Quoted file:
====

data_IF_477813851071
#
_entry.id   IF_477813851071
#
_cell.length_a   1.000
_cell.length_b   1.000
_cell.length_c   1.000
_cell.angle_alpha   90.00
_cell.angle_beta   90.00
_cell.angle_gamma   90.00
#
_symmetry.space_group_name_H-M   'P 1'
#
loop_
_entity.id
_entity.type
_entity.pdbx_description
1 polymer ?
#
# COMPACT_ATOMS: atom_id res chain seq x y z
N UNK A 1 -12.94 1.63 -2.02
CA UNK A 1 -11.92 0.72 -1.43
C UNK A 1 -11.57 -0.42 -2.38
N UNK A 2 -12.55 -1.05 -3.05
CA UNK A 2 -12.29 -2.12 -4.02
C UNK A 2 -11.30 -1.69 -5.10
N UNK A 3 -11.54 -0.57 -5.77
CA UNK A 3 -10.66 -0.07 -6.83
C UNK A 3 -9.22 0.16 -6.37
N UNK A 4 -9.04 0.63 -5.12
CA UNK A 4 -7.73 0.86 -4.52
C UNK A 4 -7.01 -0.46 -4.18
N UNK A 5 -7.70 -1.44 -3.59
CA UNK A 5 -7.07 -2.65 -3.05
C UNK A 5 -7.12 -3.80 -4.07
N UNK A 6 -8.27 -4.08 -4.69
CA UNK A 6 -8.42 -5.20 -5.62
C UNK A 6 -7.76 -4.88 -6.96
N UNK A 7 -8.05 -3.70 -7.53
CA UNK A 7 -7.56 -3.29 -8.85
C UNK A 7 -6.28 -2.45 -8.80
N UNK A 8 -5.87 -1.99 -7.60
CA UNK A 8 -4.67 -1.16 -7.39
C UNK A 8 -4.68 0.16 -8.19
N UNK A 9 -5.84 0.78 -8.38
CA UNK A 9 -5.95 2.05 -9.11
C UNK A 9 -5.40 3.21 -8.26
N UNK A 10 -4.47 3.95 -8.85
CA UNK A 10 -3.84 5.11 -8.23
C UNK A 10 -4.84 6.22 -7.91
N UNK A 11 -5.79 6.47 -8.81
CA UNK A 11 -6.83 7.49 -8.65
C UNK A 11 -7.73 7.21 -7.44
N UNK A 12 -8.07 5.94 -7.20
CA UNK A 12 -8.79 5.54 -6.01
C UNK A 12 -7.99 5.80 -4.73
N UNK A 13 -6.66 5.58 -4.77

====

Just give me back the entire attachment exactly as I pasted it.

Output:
data_IF_477813851071
#
_entry.id   IF_477813851071
#
_cell.length_a   1.000
_cell.length_b   1.000
_cell.length_c   1.000
_cell.angle_alpha   90.00
_cell.angle_beta   90.00
_cell.angle_gamma   90.00
#
_symmetry.space_group_name_H-M   'P 1'
#
loop_
_entity.id
_entity.type
_entity.pdbx_description
1 polymer ?
#
# COMPACT_ATOMS: atom_id res chain seq x y z
N UNK A 1 -12.94 1.63 -2.02
CA UNK A 1 -11.92 0.72 -1.43
C UNK A 1 -11.57 -0.42 -2.38
N UNK A 2 -12.55 -1.05 -3.05
CA UNK A 2 -12.29 -2.12 -4.02
C UNK A 2 -11.30 -1.69 -5.10
N UNK A 3 -11.54 -0.57 -5.77
CA UNK A 3 -10.66 -0.07 -6.83
C UNK A 3 -9.22 0.16 -6.37
N UNK A 4 -9.04 0.63 -5.12
CA UNK A 4 -7.73 0.86 -4.52
C UNK A 4 -7.01 -0.46 -4.18
N UNK A 5 -7.70 -1.44 -3.59
CA UNK A 5 -7.07 -2.65 -3.05
C UNK A 5 -7.12 -3.80 -4.07
N UNK A 6 -8.27 -4.08 -4.69
CA UNK A 6 -8.42 -5.20 -5.62
C UNK A 6 -7.76 -4.88 -6.96
N UNK A 7 -8.05 -3.70 -7.53
CA UNK A 7 -7.56 -3.29 -8.85
C UNK A 7 -6.28 -2.45 -8.80
N UNK A 8 -5.87 -1.99 -7.60
CA UNK A 8 -4.67 -1.16 -7.39
C UNK A 8 -4.68 0.16 -8.19
N UNK A 9 -5.84 0.78 -8.38
CA UNK A 9 -5.95 2.05 -9.11
C UNK A 9 -5.40 3.21 -8.26
N UNK A 10 -4.47 3.95 -8.85
CA UNK A 10 -3.84 5.11 -8.23
C UNK A 10 -4.84 6.22 -7.91
N UNK A 11 -5.79 6.47 -8.81
CA UNK A 11 -6.83 7.49 -8.65
C UNK A 11 -7.73 7.21 -7.44
N UNK A 12 -8.07 5.94 -7.20
CA UNK A 12 -8.79 5.54 -6.01
C UNK A 12 -7.99 5.80 -4.73
N UNK A 13 -6.66 5.58 -4.77